We decided right at the outset, that we’d place this two-and-a-half minute-long shot of Guna walking around the room, before the credits. We needed it to make the audience understand that Guna may not be mentally stable and that he’s capable of doing anything when he gets emotional. It also served to establish his history: His father issues, how his life would have turned out had his father not run away, and so on. We also say that the reason for his behaviour is the side-effect of having been injected with medicine (pentothol) — which also explains the slurred speech.
The doctor calls him a human and compares him with a matchbox that falls down when dropped, while Guna compares himself with a feather that keeps flying high — and that’s exactly who Guna his. He’s a person who believes that he’s not human; he’s convinced he’s god. That’s why he also wants to marry a goddess, Abirami, a character introduced to him by Ananthu. That’s why he regards everything as ‘asingam’. He hasn’t seen Abirami yet, and that’s why when the doctor asks him to show her, he looks clueless. As Ananthu tells him, Guna believes he’ll see Abirami on a full-moon day and so, when he finally sees a girl in a temple on such a day, he believes her to be Abirami.
As for this particular shot of Guna mumbling as he paces around the room, we were trying to partly denote the after-effects of the medicine. I had to do a lot of research, considering it’s a story about an unstable individual. The first shot of the film — a tracking shot — in which he stands like Lord Siva is followed by this shot. We wanted to introduce him in a new way, and decided on showing the atmosphere before showing him, and finally establishing that he’s on the lookout for a character named Abirami.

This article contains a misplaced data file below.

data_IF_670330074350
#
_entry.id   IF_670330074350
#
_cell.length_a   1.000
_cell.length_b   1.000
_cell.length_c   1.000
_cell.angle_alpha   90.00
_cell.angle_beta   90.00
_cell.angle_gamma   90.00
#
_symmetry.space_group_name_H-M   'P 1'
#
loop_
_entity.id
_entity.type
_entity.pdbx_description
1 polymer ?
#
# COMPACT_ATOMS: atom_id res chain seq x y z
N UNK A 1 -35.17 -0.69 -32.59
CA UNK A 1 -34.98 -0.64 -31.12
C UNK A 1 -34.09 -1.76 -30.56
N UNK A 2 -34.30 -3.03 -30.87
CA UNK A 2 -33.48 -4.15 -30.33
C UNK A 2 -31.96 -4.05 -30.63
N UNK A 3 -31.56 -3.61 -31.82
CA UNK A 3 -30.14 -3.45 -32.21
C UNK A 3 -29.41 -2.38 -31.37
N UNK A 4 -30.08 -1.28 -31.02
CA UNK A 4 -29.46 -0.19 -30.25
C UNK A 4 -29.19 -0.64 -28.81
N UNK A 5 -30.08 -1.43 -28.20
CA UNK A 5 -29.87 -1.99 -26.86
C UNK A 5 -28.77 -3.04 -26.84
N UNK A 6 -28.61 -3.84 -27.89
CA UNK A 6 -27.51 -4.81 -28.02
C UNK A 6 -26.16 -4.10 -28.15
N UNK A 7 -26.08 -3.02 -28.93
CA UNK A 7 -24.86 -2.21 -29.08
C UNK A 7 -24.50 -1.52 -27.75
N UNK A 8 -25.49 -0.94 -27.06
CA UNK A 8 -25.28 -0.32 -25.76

As for the idea of the camera following him around, this was an idea born out of conversations Kamal Haasan, cinematographer Venu, and I had. After seeing the location, I thought it made a lot of sense to have such a shot. This was also Venu’s first Tamil film and his assent was crucial for this scene. This tracking shot was done in a single take, but we rehearsed it for an entire day, and shot it the next day because of lighting issues.
We didn’t have monitors back then, and so we didn’t quite know if what we had shot would do the trick. We took another as a back-up. When shooting that scene apart from the actors, Kamal and Girish Karnad, the only technician in that room was Venu. We rehearsed it a couple of times and had to stand outside as the scene was being shot. They had to call the cuts and only after they did, did we all get to go inside the room.
It was a scene shot with a handheld camera. As the topic moves from one to another, Guna’s laughter turns to sadness which then turns to anger. It’s all to show his mental imbalance. I should thank Balakumaran sir for the dialogues which elevated the scene greatly. The end of that scene is when Guna walks into the door and gets knocked out cold. Kamal actually walked into the door. He’s someone who would do anything for a scene. It’s a bit like how he runs into a lamppost in the climax of Moondram Pirai. Also, he knows how to pull it off too. If we tried it, we would end up with a broken nose (laughs).
Though I’ve acted with Kamal Haasan in a number of comedies, I’ve only directed him in Guna and Mahanadi, both serious films. I always get a high when working on something different with him.”